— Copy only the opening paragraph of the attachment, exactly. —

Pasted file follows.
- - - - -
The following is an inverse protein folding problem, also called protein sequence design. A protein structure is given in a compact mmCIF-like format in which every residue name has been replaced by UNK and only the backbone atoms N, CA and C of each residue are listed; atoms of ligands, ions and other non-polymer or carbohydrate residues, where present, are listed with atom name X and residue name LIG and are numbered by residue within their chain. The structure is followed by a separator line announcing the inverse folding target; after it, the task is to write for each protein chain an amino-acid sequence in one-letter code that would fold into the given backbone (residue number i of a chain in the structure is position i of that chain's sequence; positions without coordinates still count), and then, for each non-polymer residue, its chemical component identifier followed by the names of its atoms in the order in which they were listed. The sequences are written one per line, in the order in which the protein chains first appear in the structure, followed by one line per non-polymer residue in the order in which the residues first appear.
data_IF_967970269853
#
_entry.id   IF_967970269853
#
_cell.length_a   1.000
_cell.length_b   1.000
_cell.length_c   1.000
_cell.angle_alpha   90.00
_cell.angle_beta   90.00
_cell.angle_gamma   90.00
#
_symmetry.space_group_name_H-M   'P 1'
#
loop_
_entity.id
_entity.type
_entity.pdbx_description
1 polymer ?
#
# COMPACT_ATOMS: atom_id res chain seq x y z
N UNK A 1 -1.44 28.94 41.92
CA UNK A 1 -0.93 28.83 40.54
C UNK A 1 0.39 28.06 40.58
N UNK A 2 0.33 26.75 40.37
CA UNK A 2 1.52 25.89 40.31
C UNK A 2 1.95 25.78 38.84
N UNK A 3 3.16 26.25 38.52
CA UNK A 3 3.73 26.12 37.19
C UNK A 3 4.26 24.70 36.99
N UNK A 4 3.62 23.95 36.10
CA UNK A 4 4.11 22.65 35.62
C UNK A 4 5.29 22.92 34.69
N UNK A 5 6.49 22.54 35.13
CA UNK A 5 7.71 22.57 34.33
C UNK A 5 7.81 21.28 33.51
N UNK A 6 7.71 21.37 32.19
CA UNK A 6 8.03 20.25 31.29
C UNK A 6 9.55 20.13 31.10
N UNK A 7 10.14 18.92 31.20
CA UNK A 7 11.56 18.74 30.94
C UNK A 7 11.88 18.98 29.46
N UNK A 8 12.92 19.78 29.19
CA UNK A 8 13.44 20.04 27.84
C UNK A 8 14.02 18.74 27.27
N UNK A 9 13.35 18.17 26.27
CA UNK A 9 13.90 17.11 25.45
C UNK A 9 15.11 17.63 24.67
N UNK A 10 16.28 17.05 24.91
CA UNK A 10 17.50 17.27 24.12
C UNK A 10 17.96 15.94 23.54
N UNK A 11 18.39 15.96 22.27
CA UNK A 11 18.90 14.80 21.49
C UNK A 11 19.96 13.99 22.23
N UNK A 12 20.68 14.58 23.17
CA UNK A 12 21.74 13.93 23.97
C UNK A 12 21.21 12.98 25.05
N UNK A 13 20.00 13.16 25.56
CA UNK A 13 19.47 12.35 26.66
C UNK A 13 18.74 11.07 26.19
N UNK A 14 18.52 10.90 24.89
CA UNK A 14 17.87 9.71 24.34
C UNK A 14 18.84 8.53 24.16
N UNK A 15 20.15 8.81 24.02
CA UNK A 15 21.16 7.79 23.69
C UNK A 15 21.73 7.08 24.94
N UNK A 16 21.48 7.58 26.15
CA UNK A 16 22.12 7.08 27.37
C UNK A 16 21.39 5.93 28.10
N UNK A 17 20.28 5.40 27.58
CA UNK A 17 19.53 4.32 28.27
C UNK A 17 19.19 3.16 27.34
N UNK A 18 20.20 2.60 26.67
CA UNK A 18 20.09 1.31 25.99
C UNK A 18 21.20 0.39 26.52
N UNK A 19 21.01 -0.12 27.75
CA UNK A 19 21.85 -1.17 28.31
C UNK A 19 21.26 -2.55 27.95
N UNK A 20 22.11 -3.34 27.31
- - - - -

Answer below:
The following is an inverse protein folding problem, also called protein sequence design. A protein structure is given in a compact mmCIF-like format in which every residue name has been replaced by UNK and only the backbone atoms N, CA and C of each residue are listed; atoms of ligands, ions and other non-polymer or carbohydrate residues, where present, are listed with atom name X and residue name LIG and are numbered by residue within their chain. The structure is followed by a separator line announcing the inverse folding target; after it, the task is to write for each protein chain an amino-acid sequence in one-letter code that would fold into the given backbone (residue number i of a chain in the structure is position i of that chain's sequence; positions without coordinates still count), and then, for each non-polymer residue, its chemical component identifier followed by the names of its atoms in the order in which they were listed. The sequences are written one per line, in the order in which the protein chains first appear in the structure, followed by one line per non-polymer residue in the order in which the residues first appear.